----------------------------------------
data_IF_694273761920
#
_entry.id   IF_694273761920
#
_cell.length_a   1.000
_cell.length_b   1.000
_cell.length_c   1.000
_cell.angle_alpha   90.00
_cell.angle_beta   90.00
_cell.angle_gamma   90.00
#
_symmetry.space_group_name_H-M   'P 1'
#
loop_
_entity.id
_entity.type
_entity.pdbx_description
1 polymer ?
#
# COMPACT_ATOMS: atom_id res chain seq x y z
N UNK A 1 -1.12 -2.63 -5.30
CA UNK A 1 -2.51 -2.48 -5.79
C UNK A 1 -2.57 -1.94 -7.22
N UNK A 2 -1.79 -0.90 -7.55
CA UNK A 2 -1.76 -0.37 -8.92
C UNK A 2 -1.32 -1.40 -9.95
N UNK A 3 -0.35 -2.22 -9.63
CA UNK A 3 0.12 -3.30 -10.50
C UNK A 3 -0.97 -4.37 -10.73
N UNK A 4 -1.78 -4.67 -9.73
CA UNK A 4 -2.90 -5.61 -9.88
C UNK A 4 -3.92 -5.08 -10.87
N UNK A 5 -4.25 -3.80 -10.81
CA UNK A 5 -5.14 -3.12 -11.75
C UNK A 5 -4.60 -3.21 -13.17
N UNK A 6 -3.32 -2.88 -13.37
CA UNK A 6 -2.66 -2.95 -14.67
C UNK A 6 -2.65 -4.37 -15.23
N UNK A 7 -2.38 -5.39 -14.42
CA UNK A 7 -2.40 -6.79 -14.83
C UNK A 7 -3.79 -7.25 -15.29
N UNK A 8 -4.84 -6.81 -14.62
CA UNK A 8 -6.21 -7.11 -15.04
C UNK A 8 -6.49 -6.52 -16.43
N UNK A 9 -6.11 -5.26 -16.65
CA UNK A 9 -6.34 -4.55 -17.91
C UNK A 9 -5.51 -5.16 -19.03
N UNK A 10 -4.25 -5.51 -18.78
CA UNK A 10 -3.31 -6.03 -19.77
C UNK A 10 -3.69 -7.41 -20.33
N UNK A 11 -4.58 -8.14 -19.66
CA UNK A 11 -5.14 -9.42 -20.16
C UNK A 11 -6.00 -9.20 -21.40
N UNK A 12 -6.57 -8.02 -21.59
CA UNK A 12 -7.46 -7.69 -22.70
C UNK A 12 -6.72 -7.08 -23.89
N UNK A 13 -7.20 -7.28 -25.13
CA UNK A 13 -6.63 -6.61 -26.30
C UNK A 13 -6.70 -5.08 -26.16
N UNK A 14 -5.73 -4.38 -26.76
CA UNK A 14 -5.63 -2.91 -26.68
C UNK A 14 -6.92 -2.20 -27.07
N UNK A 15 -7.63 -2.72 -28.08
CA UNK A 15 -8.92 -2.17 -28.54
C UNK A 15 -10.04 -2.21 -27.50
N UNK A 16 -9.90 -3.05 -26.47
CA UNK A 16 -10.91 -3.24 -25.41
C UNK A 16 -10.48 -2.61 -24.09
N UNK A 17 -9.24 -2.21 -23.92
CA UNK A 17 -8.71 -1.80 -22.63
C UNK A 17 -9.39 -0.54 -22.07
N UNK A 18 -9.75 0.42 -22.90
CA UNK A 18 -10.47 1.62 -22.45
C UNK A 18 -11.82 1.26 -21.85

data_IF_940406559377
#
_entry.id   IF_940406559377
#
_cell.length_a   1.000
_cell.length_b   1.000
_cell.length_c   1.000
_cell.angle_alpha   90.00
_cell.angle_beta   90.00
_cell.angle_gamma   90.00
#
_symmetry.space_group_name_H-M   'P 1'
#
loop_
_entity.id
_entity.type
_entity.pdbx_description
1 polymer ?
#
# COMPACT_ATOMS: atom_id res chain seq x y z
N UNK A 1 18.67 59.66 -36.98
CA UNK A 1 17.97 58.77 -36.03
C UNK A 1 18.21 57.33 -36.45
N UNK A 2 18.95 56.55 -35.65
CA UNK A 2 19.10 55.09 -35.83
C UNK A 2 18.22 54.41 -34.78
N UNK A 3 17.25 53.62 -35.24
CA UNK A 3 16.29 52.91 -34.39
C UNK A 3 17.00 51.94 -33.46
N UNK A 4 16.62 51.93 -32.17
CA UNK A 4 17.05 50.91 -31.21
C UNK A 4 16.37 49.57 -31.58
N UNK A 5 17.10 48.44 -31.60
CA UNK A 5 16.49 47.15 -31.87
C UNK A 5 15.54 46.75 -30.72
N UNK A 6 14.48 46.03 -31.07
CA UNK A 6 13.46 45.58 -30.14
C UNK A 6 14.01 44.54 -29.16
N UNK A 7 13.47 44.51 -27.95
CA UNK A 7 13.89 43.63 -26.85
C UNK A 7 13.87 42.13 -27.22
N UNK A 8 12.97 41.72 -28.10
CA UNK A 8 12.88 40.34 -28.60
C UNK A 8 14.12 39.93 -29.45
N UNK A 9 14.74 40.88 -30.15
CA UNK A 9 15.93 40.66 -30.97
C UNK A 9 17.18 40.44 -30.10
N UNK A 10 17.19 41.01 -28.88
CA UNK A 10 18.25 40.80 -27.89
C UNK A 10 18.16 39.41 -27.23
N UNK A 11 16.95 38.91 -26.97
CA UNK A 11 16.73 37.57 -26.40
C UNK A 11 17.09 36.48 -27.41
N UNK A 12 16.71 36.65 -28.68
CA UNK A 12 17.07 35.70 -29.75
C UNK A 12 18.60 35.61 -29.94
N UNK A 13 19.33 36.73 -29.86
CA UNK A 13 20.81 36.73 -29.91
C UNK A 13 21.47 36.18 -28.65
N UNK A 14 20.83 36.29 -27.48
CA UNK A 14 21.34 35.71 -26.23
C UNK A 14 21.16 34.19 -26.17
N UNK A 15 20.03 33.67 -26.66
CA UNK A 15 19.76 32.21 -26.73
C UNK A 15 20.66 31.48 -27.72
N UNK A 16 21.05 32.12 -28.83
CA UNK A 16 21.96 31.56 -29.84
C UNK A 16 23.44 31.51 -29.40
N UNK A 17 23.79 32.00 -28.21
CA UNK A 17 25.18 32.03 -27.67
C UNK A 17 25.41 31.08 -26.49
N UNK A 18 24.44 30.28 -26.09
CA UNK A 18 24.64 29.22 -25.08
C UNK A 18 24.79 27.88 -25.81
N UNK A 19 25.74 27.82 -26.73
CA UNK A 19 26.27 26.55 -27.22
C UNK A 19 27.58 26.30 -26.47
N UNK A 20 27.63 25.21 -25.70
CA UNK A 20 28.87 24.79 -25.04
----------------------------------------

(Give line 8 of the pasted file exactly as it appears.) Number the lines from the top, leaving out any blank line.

_cell.angle_alpha   90.00